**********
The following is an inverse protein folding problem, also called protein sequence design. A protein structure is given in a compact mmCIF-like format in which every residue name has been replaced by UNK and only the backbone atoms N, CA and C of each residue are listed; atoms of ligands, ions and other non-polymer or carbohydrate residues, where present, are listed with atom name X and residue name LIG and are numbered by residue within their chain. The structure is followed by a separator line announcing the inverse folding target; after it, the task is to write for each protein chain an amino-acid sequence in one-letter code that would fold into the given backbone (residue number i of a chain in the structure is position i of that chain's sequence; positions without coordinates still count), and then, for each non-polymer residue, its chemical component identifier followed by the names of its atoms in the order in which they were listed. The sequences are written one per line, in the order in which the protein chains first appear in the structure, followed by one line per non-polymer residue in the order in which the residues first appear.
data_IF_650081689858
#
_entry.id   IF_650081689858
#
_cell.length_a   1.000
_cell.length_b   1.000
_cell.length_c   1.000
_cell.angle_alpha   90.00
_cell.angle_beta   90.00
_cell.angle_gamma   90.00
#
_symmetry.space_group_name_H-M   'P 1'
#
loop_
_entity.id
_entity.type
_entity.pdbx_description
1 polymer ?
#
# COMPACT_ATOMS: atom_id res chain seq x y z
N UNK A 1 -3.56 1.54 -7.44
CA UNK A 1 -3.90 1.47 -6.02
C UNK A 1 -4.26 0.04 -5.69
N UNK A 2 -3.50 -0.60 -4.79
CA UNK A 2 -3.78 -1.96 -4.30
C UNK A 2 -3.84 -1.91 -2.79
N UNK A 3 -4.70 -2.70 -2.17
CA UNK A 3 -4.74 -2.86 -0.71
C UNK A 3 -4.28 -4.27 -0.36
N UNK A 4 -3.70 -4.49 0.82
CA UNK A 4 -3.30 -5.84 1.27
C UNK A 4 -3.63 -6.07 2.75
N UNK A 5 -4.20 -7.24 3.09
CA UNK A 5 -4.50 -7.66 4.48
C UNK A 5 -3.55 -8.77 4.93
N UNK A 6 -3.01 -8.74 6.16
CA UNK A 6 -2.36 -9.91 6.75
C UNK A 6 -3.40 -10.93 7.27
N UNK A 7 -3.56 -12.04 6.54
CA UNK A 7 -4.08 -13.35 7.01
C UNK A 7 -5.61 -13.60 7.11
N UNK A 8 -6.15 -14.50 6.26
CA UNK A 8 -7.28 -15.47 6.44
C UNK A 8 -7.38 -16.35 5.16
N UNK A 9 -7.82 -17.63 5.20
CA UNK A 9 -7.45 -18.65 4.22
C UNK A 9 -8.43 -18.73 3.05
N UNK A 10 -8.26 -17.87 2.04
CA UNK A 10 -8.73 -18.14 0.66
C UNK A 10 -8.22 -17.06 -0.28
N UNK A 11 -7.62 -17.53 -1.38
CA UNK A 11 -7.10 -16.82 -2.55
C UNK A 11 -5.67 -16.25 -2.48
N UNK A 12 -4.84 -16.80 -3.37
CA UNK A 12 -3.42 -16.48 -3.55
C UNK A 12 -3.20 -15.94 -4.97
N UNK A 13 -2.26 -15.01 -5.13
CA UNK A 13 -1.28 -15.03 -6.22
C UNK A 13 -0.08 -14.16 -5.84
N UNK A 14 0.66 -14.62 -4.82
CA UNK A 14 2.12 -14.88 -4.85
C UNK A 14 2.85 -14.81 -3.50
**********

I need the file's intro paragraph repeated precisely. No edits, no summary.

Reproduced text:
The following is an inverse protein folding problem, also called protein sequence design. A protein structure is given in a compact mmCIF-like format in which every residue name has been replaced by UNK and only the backbone atoms N, CA and C of each residue are listed; atoms of ligands, ions and other non-polymer or carbohydrate residues, where present, are listed with atom name X and residue name LIG and are numbered by residue within their chain. The structure is followed by a separator line announcing the inverse folding target; after it, the task is to write for each protein chain an amino-acid sequence in one-letter code that would fold into the given backbone (residue number i of a chain in the structure is position i of that chain's sequence; positions without coordinates still count), and then, for each non-polymer residue, its chemical component identifier followed by the names of its atoms in the order in which they were listed. The sequences are written one per line, in the order in which the protein chains first appear in the structure, followed by one line per non-polymer residue in the order in which the residues first appear.